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Annie Payson Call (author)
This eBook from the Gutenberg Project consists of approximately 164 pages of information about Nerves and Common Sense.

I know there are women who read this article who will say; “Oh, yes, that is all very well for some women, but it does not apply in the least to a woman who has my responsibilities, or to a woman who has to work as I have to work.”

My answer to that is:  “Dear lady, you are the very one to whom it does apply!”

The more work we have to do, the harder our lives are, the more we need the best possible principles to lighten our work and to enlighten our lives.  We are here in the world at school and we do not want to stay in the primary classes.

The harder our lives are and the more we are handicapped the more truly we can learn to make every limitation an opportunity—­and if we persistently do that through circumstances, no matter how severe, the nearer we are to getting our diploma.  To gain our freedom from the rushed feeling, to find a quiet mind in place of an unquiet one, is worth working hard for through any number of difficulties.  And think of the benefit such a quiet mind could be to other people!  Especially if the quiet mind were the mind of a woman, for, at the present day, think what a contrast she would be to other women!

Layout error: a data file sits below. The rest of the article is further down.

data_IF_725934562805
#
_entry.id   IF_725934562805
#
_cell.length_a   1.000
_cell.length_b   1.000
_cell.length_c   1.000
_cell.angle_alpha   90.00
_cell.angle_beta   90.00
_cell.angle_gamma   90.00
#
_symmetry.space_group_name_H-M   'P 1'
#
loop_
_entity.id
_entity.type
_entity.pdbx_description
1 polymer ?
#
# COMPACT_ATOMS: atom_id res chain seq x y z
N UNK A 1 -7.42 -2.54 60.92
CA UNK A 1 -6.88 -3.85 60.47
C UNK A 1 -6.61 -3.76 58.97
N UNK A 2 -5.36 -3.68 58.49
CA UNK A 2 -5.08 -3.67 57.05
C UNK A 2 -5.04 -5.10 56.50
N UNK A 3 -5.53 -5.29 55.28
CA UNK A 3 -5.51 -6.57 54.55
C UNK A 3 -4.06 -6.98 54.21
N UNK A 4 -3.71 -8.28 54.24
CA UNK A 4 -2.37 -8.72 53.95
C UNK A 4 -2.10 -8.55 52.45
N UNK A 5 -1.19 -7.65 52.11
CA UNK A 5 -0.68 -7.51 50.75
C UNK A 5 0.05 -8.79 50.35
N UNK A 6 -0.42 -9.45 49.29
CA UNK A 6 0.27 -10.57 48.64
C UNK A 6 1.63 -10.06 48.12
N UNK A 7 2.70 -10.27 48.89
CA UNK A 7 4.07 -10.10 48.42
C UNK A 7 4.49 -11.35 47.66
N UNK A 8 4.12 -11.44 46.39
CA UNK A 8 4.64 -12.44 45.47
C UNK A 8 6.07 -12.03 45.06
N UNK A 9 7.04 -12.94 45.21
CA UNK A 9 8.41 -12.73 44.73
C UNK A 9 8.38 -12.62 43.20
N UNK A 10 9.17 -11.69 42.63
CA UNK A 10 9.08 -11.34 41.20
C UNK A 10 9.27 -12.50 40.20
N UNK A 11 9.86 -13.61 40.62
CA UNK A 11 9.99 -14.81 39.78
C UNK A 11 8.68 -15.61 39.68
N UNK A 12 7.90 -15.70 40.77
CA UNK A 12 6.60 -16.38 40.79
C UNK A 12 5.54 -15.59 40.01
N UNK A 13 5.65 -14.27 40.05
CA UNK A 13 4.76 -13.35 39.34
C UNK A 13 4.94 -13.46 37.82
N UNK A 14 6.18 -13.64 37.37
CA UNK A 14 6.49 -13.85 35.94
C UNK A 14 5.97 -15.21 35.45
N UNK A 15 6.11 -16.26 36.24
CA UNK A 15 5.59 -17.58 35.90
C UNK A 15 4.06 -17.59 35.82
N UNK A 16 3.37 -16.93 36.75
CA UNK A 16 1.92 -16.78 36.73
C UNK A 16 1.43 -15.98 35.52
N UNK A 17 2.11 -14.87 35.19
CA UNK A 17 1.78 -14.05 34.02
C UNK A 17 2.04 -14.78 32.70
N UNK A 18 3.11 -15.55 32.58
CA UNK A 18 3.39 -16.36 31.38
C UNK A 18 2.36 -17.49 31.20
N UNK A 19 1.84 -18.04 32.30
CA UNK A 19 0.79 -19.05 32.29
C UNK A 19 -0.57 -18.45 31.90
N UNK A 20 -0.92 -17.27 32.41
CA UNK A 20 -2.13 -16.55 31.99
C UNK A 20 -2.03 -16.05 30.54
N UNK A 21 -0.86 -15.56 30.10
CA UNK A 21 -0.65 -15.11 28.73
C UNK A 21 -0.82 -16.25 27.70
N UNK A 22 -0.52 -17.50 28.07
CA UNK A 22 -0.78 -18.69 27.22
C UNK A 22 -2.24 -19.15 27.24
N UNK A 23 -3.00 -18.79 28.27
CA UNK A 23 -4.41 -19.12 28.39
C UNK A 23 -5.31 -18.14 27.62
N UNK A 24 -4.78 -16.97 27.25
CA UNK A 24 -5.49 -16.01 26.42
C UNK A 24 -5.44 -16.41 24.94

When a woman’s mind is turbulent it is the worst kind of turbulence.  When it is quiet we can almost say it is the best kind of quiet, humanly speaking.

CHAPTER IV

Why does Mrs. Smith get on My Nerves?

IF you want to know the true answer to this question it is “because you are unwilling that Mrs. Smith should be herself.”  You want her to be just like you, or, if not just like you, you want her to be just as you would best like her.

I have seen a woman so annoyed that she could not eat her supper because another woman ate sugar on baked beans.  When this woman told me later what it was that had taken away her appetite she added:  “And isn’t it absurd?  Why shouldn’t Mrs. Smith eat sugar on baked beans?  It does not hurt me.  I do not have to taste the sugar on the beans; but is it such an odd thing to do.  It seems to me such bad manners that I just get so mad I can’t eat!”

Now, could there be anything more absurd than that?  To see a woman annoyed; to see her recognize that she was uselessly and foolishly annoyed, and yet to see that she makes not the slightest effort to get over her annoyance.

It is like the woman who discovered that she spoke aloud in church, and was so surprised that she exclaimed:  “Why, I spoke out loud in church!” and then, again surprised, she cried:  “Why, I keep speaking aloud in church!”—­and it did not occur to her to stop.

My friend would have refused an invitation to supper, I truly believe, if she had known that Mrs. Smith would be there and her hostess would have baked beans.  She was really a slave to Mrs. Smith’s way of eating baked beans.

“Well, I do not blame her,” I hear some reader say; “it is entirely out of place to eat sugar on baked beans.  Why shouldn’t she be annoyed?”

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